With the growing wave of health psychology and integrated primary care taking the psychological world by storm, I have often been met with the question…
“WHY did you choose to train and work in integrated care?”
I find myself answering this question by merging my personal experience and passions with my professional goals of advocating for the most vulnerable people in our society.
Need. A chasm exists in the mental health world, with some of the most at-risk people in our community on one side and professionals equipped to serve them on the other. I have seen first-hand how gaps in access can ripple through entire families and communities. Real suffering is echoed in the clinics and doctors’ offices throughout our country with people facing chronic health issues such as obesity, diabetes, hypertension, addiction, cancer, dementia, and more every day.
Meeting People Where They Are. Two years ago, I joined a busy integrated primary care clinic and realized the reach and impact of bringing services to patients, rather than having them navigate a complex mental health system on their own. It has been extremely energizing to engage within a multidisciplinary team with the sole goal of providing care to all patients who walk through our clinic doors.
Never a Dull Moment. This short-term, evidence-based care occurs within a fast-paced environment of twenty-minute visits, concurrent documentation in the electronic medical record, warm hand-offs, curbside consultation with providers, and completing diagnostic clarification and treatment planning with other departments in the hospital. Often meeting with ten to sixteen patients per day, my perspective on health care has drastically changed.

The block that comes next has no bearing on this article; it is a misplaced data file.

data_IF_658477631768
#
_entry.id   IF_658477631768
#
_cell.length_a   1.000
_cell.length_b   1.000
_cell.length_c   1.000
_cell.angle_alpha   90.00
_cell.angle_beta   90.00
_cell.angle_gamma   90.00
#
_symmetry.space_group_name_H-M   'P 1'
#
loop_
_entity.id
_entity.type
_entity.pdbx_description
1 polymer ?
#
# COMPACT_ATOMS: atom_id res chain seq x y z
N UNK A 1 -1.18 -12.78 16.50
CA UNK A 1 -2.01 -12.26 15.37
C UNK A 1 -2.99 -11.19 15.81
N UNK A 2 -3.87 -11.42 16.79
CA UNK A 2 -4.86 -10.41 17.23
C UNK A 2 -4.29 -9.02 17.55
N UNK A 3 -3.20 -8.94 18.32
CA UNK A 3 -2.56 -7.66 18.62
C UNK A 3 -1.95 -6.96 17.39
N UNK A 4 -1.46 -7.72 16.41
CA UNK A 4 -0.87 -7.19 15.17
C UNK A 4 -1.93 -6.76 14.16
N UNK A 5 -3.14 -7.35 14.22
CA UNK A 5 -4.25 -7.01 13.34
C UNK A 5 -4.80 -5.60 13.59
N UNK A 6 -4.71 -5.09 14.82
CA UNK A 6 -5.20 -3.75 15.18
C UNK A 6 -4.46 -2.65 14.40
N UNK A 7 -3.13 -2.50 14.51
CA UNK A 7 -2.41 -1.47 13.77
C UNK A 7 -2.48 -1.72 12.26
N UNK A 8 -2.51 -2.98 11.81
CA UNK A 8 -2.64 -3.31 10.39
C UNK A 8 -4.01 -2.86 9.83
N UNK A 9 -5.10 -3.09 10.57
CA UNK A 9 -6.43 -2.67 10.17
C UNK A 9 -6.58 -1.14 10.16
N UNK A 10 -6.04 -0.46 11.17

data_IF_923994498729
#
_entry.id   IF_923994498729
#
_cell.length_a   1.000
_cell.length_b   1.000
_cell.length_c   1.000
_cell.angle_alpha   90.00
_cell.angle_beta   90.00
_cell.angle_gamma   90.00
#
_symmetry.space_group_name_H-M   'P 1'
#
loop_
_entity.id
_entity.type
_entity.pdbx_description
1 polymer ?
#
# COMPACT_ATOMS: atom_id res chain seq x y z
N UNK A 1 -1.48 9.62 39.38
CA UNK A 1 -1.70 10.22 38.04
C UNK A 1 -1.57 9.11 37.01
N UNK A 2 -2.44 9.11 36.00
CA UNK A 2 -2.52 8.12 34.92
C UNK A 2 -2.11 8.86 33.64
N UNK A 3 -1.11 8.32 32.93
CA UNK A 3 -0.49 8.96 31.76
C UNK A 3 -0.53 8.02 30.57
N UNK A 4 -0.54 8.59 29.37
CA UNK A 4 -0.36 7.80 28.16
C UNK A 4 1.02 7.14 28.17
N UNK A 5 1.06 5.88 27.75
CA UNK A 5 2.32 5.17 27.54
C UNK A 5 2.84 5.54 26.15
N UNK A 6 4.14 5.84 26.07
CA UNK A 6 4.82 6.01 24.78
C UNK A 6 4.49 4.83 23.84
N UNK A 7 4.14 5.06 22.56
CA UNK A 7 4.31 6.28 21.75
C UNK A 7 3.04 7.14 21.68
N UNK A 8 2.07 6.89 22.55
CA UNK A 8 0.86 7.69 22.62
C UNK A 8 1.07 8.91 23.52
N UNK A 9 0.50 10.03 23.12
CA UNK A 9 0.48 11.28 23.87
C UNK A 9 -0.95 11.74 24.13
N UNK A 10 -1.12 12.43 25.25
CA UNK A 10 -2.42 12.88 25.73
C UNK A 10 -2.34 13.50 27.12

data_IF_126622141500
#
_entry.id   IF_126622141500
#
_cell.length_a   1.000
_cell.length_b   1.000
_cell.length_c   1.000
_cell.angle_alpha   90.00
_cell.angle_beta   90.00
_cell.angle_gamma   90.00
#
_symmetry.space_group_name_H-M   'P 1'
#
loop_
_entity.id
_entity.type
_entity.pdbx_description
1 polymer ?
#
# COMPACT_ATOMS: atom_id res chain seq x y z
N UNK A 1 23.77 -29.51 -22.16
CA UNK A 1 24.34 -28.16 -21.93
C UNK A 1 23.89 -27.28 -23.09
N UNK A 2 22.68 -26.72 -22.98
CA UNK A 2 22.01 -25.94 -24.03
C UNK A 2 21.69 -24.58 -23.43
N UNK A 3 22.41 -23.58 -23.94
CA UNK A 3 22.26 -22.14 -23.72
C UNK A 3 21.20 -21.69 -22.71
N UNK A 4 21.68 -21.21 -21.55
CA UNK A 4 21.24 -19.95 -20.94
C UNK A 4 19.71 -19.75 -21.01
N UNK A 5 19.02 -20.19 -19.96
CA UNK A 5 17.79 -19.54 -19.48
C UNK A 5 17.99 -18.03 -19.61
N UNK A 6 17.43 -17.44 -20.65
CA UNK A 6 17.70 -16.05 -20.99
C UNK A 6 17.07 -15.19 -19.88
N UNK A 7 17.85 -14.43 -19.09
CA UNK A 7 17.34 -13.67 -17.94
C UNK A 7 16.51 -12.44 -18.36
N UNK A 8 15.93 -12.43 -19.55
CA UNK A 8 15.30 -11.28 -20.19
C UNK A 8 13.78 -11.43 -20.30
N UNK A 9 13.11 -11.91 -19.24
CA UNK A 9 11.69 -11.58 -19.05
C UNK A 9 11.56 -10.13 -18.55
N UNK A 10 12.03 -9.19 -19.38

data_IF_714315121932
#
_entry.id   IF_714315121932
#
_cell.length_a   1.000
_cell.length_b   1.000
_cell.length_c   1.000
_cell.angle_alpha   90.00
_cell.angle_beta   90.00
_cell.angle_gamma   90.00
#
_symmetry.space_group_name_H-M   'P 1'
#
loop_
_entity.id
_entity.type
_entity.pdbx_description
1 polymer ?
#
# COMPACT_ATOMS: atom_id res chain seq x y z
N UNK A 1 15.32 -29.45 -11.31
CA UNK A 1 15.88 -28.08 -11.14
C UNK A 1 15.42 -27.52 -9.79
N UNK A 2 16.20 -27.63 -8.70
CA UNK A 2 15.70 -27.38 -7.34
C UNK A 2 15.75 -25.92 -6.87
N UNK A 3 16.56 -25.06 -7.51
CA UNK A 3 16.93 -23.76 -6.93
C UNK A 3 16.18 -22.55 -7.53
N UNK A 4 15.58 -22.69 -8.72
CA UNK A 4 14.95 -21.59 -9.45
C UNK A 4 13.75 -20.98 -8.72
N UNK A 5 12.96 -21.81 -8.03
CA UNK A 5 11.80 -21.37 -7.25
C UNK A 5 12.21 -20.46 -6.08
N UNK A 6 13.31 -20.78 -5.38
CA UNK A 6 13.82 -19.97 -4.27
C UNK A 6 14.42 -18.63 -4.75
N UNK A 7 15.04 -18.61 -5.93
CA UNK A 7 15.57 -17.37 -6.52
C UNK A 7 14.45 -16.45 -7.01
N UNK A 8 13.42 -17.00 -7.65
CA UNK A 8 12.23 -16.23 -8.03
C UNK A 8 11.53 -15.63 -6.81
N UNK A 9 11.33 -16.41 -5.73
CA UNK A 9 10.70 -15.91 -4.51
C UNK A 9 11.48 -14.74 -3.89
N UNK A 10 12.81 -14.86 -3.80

First Contact. At least once per day, I meet with patients who have never interacted with mental health professionals. Especially when working with older adults, I hear the phrase “I’ve never talked about this with anyone.” People are being exposed to behavioral health and therapy for the first time in their lives within their doctors’ offices; they are finding hope. Even when patients are in need of a higher level of care, it is an amazing experience to help people access therapy in their local communities and expand their network of support.
Moving Forward. My experience within integrated primary care has shown me the amazing impact a team of professionals can make in the lives of hundreds of people. Although there are always problems to solve within a system like a primary care clinic, I am grateful for the opportunity to work with so many unique, creative, and resilient people on a daily basis. I look forward to joining my peers in research, assessment, neuropsychology, community mental health, and private clinical services as we find new and innovative ways to serve our communities in the future.
What’s Your Story? Feel free to share your own reasons for choosing to train in your area of expertise within psychology in the comments section below. What motivates you? How do your personal passions and interests come alive in the work you do every day?
Roseann Fish Getchell is a graduate student of clinical psychology at George Fox University in Newberg, Oregon. She is a member of the APAGS Committee and serves as the APAGS Member-at-Large for Membership Recruitment and Retention.